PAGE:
Michelangelo has used lead white to remove and change areas of drawing in the image below. This goes transparent over time and so we are given an 'unveiled' view of some of these drawings, they are not the same as they would have been when they left Michelangelo's hands.

Michelangelo Crucifixion

In the image above it is easy to see the areas that were painted over in lead white.

The second way that these drawings inhabit the realm of the physical is in their documentary nature. In order to depict the physical body of a man hanging from a cross, another physical body had to exert itself in making a series of marks that were designed to be read as an image.
These drawings are mainly constructed out of of a series of wrist bound arcs, which are a frozen document that in effect record the movement of Michelangelo's arm, wrist and hand.  There is a certain imprecision or almost shakeyness, as well as a changing of mind as the drawing arrives. The drawing is a 'tracing' of an old man's gestures. It is a physical embodyment of one man's actions, the record of his body movements made as he struggles to imagine another body struggling with a near death experince.

Finally, the third way that these images inhabit the realm of the physical is in the fact that the image itself is of a physical thing. These are images of human beings sufferring both mental and physical agony. The maker of these images is aware of this at one point writing,
"Oh! Flesh, Blood and Wood, supreme pain, Through you must I suffer my agony." Michelangelo has many years experience of the physical world, has seen bodies in action and felt his own body change and become suspect to aging. The physical nature of his drawing materials is something he knows he has to work with, he is sympathetic to their limits, whilst at the same time aware of what he is aiming to achieve. The struggle of the mind/eye relationship is clearly evidenced as Michelangelo adjusts and changes the image, each time finding a position for the figure that more readily fits the slowly emerging 'idea' of what it is to depict an image of a man who is also a God; of someone realised at that moment when their earthly flesh is at its most weighty, and yet it is also a moment when someone will pass through their humanity and attain the status of a God. All flesh being cast aside and only spirit remaining. The flutterring marks of adjustment, also become the marks of movement as arms become wings, the dead weight of the body about to be borne aloft by arms pushing themselves free of their cross.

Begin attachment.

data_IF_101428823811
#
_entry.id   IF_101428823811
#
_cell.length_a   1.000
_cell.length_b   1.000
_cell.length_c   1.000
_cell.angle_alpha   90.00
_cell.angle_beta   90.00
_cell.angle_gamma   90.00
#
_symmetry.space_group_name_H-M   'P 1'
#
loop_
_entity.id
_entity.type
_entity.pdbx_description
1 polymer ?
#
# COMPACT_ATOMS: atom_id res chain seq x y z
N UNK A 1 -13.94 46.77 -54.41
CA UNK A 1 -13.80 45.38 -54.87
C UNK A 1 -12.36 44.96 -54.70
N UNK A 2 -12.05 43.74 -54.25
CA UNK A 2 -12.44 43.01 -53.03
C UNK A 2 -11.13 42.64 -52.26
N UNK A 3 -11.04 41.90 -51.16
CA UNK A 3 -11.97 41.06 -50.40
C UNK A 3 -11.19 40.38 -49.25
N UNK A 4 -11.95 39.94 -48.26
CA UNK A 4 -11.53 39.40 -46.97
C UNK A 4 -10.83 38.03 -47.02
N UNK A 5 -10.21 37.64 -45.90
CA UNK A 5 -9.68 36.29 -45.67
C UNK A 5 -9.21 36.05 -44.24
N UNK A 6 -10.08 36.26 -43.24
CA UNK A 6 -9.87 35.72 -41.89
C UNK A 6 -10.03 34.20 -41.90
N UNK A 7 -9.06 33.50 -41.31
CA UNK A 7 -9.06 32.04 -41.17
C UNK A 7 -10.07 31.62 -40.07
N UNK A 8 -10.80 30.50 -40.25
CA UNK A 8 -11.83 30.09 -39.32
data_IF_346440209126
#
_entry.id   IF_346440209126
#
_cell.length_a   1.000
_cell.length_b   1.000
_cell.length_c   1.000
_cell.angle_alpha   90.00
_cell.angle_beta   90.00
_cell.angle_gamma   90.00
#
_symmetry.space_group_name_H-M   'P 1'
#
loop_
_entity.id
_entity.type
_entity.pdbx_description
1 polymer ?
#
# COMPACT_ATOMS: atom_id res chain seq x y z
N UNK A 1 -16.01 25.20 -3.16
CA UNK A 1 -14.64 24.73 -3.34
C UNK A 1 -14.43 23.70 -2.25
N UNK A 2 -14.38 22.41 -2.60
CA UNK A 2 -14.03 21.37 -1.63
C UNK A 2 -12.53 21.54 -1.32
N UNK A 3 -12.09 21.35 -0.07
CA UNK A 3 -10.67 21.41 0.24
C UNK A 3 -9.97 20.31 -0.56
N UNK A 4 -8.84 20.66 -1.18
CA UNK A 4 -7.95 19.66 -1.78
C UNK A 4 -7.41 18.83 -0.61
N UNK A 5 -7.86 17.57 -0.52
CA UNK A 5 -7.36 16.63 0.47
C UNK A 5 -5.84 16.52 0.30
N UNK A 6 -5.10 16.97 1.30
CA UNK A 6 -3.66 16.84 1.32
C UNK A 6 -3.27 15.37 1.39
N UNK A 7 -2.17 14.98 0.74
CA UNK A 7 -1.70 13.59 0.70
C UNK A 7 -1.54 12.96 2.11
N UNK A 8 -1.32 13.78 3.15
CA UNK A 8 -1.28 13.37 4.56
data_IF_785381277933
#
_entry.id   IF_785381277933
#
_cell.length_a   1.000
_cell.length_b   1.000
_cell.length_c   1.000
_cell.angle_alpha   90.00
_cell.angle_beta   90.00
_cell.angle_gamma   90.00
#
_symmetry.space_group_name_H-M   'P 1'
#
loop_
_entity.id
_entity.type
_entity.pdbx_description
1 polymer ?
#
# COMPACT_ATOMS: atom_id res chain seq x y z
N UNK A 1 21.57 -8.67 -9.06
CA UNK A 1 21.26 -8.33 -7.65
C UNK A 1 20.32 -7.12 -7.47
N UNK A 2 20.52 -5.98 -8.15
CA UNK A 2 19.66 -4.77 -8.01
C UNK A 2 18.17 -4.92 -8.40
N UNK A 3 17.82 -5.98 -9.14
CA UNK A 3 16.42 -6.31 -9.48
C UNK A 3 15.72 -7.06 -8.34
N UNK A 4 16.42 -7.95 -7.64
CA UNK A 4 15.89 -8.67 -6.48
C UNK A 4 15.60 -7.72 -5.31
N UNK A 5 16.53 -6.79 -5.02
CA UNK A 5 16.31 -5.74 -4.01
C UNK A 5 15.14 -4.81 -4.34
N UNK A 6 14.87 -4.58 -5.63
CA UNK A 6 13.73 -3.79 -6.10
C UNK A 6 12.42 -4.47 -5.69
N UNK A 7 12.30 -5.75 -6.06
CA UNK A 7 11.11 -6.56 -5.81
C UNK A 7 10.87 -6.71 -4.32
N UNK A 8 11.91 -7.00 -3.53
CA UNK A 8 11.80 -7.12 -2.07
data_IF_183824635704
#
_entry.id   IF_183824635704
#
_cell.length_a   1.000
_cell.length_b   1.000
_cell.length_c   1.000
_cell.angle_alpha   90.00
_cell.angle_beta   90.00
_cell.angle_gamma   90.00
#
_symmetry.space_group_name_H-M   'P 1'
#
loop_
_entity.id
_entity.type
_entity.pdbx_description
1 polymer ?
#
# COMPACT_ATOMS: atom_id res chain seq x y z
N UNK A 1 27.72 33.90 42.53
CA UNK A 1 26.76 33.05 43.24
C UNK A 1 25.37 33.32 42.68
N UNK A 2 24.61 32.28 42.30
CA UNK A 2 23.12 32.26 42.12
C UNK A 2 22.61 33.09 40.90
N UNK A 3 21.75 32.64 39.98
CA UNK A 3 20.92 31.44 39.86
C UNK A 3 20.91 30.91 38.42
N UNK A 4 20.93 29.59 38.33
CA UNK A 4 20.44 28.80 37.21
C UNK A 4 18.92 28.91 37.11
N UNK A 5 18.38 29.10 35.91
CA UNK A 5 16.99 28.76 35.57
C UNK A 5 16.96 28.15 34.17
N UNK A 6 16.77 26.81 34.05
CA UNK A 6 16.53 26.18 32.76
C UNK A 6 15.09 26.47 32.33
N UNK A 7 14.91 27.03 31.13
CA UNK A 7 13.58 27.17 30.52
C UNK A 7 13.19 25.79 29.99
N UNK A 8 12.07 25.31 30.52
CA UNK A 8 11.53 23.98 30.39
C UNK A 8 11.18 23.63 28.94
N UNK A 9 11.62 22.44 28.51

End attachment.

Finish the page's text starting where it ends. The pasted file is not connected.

As the three aspects of physicality combine to be read in their simultaneity, the physical readings become fused with a mental picture that is driven into being as the image arrives in the brain. The nature of the paper and its age, the black chalk searching out the forms of the body, the slightly shaky mark, the traces of the hand and the shaping of a body, constrained in its curvature by the geometry of a cross, all impact on and impact with our existing awareness of the Grand Narrative of Christianity. The audience may or may not be aware of this religion, but it is clear that the maker of this image is trying to shape it towards a purpose. The moment of transformation can only occur in the observers mind however and therefore no outside observer will really know if it did occur.